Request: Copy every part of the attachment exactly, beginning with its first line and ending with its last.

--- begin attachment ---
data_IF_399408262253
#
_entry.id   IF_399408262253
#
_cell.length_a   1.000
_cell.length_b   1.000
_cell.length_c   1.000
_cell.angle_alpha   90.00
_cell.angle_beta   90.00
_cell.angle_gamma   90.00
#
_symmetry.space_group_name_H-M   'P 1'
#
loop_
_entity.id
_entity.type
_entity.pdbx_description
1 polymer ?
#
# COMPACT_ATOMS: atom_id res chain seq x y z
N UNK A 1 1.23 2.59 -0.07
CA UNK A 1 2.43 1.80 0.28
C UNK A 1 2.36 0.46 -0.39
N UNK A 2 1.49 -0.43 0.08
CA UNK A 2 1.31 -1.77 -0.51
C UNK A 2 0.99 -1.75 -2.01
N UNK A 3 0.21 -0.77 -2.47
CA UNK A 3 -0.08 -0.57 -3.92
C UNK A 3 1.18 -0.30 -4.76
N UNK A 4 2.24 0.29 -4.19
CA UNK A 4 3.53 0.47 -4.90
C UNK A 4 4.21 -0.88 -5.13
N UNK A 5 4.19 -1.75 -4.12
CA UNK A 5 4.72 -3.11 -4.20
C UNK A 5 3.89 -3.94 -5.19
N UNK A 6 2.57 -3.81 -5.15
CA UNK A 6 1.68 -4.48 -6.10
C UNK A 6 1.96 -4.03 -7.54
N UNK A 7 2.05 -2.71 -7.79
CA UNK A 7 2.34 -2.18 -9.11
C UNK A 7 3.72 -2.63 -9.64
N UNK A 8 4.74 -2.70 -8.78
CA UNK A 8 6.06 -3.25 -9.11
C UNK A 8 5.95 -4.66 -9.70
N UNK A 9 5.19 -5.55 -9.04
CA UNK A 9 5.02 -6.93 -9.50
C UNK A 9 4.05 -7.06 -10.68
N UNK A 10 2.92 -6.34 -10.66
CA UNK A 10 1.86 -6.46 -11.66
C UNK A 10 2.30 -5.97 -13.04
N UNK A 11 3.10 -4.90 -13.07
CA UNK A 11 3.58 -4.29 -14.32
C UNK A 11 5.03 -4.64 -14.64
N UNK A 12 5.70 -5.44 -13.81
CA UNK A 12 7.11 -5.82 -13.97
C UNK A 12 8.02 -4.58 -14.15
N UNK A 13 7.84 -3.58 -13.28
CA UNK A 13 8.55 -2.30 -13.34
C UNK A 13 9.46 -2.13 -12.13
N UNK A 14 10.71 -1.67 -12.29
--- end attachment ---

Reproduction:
data_IF_399408262253
#
_entry.id   IF_399408262253
#
_cell.length_a   1.000
_cell.length_b   1.000
_cell.length_c   1.000
_cell.angle_alpha   90.00
_cell.angle_beta   90.00
_cell.angle_gamma   90.00
#
_symmetry.space_group_name_H-M   'P 1'
#
loop_
_entity.id
_entity.type
_entity.pdbx_description
1 polymer ?
#
# COMPACT_ATOMS: atom_id res chain seq x y z
N UNK A 1 1.23 2.59 -0.07
CA UNK A 1 2.43 1.80 0.28
C UNK A 1 2.36 0.46 -0.39
N UNK A 2 1.49 -0.43 0.08
CA UNK A 2 1.31 -1.77 -0.51
C UNK A 2 0.99 -1.75 -2.01
N UNK A 3 0.21 -0.77 -2.47
CA UNK A 3 -0.08 -0.57 -3.92
C UNK A 3 1.18 -0.30 -4.76
N UNK A 4 2.24 0.29 -4.19
CA UNK A 4 3.53 0.47 -4.90
C UNK A 4 4.21 -0.88 -5.13
N UNK A 5 4.19 -1.75 -4.12
CA UNK A 5 4.72 -3.11 -4.20
C UNK A 5 3.89 -3.94 -5.19
N UNK A 6 2.57 -3.81 -5.15
CA UNK A 6 1.68 -4.48 -6.10
C UNK A 6 1.96 -4.03 -7.54
N UNK A 7 2.05 -2.71 -7.79
CA UNK A 7 2.34 -2.18 -9.11
C UNK A 7 3.72 -2.63 -9.64
N UNK A 8 4.74 -2.70 -8.78
CA UNK A 8 6.06 -3.25 -9.11
C UNK A 8 5.95 -4.66 -9.70
N UNK A 9 5.19 -5.55 -9.04
CA UNK A 9 5.02 -6.93 -9.50
C UNK A 9 4.05 -7.06 -10.68
N UNK A 10 2.92 -6.34 -10.66
CA UNK A 10 1.86 -6.46 -11.66
C UNK A 10 2.30 -5.97 -13.04
N UNK A 11 3.10 -4.90 -13.07
CA UNK A 11 3.58 -4.29 -14.32
C UNK A 11 5.03 -4.64 -14.64
N UNK A 12 5.70 -5.44 -13.81
CA UNK A 12 7.11 -5.82 -13.97
C UNK A 12 8.02 -4.58 -14.15
N UNK A 13 7.84 -3.58 -13.28
CA UNK A 13 8.55 -2.30 -13.34
C UNK A 13 9.46 -2.13 -12.13
N UNK A 14 10.71 -1.67 -12.29